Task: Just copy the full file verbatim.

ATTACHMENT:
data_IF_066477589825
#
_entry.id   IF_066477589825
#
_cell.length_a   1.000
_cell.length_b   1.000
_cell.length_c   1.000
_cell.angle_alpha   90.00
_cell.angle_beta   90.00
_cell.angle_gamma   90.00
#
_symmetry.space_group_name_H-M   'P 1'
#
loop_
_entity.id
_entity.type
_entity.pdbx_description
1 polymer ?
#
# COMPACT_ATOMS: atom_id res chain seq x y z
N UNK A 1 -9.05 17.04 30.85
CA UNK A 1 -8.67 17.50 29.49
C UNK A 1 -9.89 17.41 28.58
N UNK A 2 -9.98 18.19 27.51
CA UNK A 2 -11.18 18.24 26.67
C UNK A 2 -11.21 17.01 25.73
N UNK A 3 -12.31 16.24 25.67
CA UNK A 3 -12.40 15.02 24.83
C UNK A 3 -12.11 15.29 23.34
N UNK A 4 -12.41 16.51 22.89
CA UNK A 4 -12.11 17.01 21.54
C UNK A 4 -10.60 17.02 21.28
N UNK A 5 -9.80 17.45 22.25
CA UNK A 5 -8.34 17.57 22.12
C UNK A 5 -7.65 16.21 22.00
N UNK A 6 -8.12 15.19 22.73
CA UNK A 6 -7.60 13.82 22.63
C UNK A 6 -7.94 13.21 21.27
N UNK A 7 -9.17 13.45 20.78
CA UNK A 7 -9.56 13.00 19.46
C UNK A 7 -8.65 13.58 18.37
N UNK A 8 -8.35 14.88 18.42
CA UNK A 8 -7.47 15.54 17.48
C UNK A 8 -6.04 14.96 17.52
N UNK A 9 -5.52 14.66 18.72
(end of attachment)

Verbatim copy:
data_IF_066477589825
#
_entry.id   IF_066477589825
#
_cell.length_a   1.000
_cell.length_b   1.000
_cell.length_c   1.000
_cell.angle_alpha   90.00
_cell.angle_beta   90.00
_cell.angle_gamma   90.00
#
_symmetry.space_group_name_H-M   'P 1'
#
loop_
_entity.id
_entity.type
_entity.pdbx_description
1 polymer ?
#
# COMPACT_ATOMS: atom_id res chain seq x y z
N UNK A 1 -9.05 17.04 30.85
CA UNK A 1 -8.67 17.50 29.49
C UNK A 1 -9.89 17.41 28.58
N UNK A 2 -9.98 18.19 27.51
CA UNK A 2 -11.18 18.24 26.67
C UNK A 2 -11.21 17.01 25.73
N UNK A 3 -12.31 16.24 25.67
CA UNK A 3 -12.40 15.02 24.83
C UNK A 3 -12.11 15.29 23.34
N UNK A 4 -12.41 16.51 22.89
CA UNK A 4 -12.11 17.01 21.54
C UNK A 4 -10.60 17.02 21.28
N UNK A 5 -9.80 17.45 22.25
CA UNK A 5 -8.34 17.57 22.12
C UNK A 5 -7.65 16.21 22.00
N UNK A 6 -8.12 15.19 22.73
CA UNK A 6 -7.60 13.82 22.63
C UNK A 6 -7.94 13.21 21.27
N UNK A 7 -9.17 13.45 20.78
CA UNK A 7 -9.56 13.00 19.46
C UNK A 7 -8.65 13.58 18.37
N UNK A 8 -8.35 14.88 18.42
CA UNK A 8 -7.47 15.54 17.48
C UNK A 8 -6.04 14.96 17.52
N UNK A 9 -5.52 14.66 18.72